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Jewish Journal

New Stamp on Service

A festive One Shabbat Morning service at Adat Ari El has proved wildly, and widely, popular.


by Julie G Fax

May 31, 2001 | 8:00 pm

Late last summer at Adat Ari El, when work was going on in earnest to craft the new One Shabbat Morning service, Rabbi Moshe Rothblum recalled feeling some resentment at having to drop his High Holiday preparations to attend a One Shabbat Morning meeting.

"But afterwards, I would be so rejuvenated and energized by the whole process of talking about it," Rothblum said. "It had an impact on everybody."

That impact has spread throughout the year, as the monthly service at the Valley Village Conservative synagogue draws between 600 and 1,000 people to a worship and study experience that puts an innovative stamp on traditional prayers and tunes.

"The idea was to find a way to build a bridge between traditional chazzanut to more innovative melodies that have been popularized by singers like Craig Taubman and Debbie Friedman, in the hopes that it will make services more accessible for a new generation of shul-goers," said Lorin Fife, chairman of the board at Adat Ari El.

The service, with some original compositions, was developed through a collaborative effort involving Rothblum, Taubman, Associate Rabbi Jonathan Jaffe Bernhard, Cantor Ira Bigeleisen, lay people and outside experts in synagogue transformation and the cantorate.

The result is a service that begins at 9 a.m. with Torah study, usually by a guest scholar, and after a short coffee break at about 9:45 a.m., with the music beckoning people to join. The hall where the service takes place is set up with a the bimah in the center, so that the clergy -- one of the rabbis, Taubman and Bigeleisen or another cantor -- are closer to congregants.

Taubman leads a full band, and portions of the service are abbreviated. The Torah processional is festive and participatory, and the Torah reading consists of one aliyah -- usually a group aliyah. During the musaf service, someone shares aloud a personal spiritual journey.

The service takes about two hours and is followed by a kiddush.

Fife says the service, originally meant to attract young families, has blossomed to appeal to a wide swath of the community, surpassing all expectations. Senior citizens, empty-nesters, teenagers and kids in soccer uniforms all participate in the service, funded with seed money by the Jewish Community Foundation and the Stone Family Foundation of Baltimore.

"The kind of response we've gotten from people has been very moving," Rothblum said. "We have a lot of our members who come to it who said they ordinarily don't come on Shabbat morning, and this has reconnected them to the Jewish prayer experience. And we have people who are not affiliated with any congregation who have come to join in with all their strength in making it a meaningful experience."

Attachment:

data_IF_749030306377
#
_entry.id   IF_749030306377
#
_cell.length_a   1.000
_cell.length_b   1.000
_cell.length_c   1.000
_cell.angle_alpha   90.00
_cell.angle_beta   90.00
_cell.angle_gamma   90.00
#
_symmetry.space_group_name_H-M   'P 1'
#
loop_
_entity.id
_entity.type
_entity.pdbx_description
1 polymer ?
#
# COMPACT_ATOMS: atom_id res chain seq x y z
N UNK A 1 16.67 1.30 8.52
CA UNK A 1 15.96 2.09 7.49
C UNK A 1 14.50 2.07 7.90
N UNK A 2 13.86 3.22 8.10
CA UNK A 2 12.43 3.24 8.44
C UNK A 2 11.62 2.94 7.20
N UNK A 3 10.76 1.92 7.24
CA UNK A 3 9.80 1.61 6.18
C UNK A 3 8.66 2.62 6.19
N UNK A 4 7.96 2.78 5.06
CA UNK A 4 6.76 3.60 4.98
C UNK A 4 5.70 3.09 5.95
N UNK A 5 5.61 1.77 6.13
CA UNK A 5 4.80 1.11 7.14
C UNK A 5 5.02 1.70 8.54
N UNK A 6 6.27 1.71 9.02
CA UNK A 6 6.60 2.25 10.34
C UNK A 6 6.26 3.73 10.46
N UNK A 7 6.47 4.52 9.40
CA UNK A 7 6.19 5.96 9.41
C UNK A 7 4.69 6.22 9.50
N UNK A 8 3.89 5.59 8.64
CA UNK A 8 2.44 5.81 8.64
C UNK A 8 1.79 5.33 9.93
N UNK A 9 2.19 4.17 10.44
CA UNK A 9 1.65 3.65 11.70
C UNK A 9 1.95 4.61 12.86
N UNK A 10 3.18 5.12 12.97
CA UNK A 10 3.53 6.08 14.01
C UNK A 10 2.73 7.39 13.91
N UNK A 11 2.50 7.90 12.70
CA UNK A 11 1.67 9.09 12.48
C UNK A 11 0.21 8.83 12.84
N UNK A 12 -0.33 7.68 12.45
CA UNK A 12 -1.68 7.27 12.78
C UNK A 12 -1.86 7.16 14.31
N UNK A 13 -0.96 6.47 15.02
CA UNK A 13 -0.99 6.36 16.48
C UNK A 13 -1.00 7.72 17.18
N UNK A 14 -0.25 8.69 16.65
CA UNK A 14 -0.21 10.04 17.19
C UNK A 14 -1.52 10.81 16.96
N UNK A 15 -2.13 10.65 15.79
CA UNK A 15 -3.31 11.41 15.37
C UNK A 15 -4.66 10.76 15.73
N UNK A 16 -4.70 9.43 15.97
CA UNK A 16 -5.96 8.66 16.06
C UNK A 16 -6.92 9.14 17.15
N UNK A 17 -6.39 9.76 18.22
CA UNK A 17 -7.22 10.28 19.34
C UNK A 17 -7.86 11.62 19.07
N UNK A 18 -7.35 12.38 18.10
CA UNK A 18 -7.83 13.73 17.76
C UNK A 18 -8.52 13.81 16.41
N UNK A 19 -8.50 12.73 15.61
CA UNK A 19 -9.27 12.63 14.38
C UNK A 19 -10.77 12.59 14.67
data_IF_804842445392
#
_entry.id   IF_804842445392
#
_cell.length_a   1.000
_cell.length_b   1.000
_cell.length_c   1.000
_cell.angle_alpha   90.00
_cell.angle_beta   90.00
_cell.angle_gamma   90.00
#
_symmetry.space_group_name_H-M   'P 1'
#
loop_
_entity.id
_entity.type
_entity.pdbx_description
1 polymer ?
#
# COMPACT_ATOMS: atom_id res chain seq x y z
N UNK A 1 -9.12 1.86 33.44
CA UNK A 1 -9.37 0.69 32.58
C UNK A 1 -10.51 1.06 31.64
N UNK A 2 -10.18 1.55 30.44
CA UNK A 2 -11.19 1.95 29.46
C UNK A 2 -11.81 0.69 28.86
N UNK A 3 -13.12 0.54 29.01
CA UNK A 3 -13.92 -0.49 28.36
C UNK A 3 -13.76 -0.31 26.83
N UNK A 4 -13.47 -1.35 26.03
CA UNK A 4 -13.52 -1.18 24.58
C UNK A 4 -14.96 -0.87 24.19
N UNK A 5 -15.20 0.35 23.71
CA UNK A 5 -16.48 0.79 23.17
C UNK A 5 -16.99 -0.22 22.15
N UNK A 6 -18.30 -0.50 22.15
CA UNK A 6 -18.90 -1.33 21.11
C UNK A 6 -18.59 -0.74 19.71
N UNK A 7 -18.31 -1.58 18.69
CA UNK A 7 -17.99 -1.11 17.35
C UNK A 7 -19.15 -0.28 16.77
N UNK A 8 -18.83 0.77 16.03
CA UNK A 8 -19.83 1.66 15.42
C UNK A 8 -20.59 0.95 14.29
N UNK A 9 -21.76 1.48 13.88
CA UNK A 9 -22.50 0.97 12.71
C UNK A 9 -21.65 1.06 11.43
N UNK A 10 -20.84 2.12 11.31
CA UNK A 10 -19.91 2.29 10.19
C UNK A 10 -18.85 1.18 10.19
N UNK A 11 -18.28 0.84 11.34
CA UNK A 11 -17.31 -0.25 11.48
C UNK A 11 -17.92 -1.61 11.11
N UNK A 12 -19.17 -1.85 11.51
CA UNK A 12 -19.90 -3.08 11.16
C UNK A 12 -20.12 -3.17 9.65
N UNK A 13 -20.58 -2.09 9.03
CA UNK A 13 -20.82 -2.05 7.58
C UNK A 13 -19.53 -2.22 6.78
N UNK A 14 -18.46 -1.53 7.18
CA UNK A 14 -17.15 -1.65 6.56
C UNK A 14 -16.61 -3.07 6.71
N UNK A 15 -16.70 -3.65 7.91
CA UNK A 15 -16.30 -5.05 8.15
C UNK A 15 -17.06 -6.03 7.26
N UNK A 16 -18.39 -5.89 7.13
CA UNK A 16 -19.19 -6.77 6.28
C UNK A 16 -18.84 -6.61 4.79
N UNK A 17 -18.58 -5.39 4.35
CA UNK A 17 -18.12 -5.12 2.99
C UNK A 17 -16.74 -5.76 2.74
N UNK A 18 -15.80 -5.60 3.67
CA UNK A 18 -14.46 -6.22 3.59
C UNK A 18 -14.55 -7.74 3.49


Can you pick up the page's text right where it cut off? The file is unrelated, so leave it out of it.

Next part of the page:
For traditionalists who prefer the kind of service they have always known and loved, the main sanctuary still holds regular services every week. Bar and bat mitzvah celebrations also take place in the main sanctuary.

But the style of One Shabbat Morning is also having an impact in the sanctuary, where Rothblum and Bigeleisen are working to integrate some of the new melodies. Rothblum says they are also looking into ways to bring the clergy physically closer to the congregants in the main sanctuary.

Word about One Shabbat Morning has spread throughout the country, with synagogues calling Adat Ari El for guidance. A presentation at the Conservative movement's Cantor's Assembly this year won rave reviews. Fife says they are also working on putting together a CD with the music, to be distributed nationwide.

Los Angeles rabbis and synagogue leaders will have a chance to see what all the hype is about next week, when the One Shabbat Morning leaders put on a demonstration service for members of the Board of Rabbis of Southern California at the Jewish Federation offices on June 10. (Due to space considerations, this program is not open to the public.)

Rothblum is eager to share what he has learned with colleagues.

"I see this as something that has really strengthened the entire congregation," he said.

"It shows that we are aware |that people have different needs, and we are not trying

to do everything the same way and have one approach for everybody, because that is not going to work -- not today."

The next One Shabbat Morning service is Saturday, June 10, at Adat Ari El, 12020 Burbank Blvd., Valley Village. Torah study begins at 9 a.m., services begin at 9:45 a.m.

For more information, call

(818) 766-9426.

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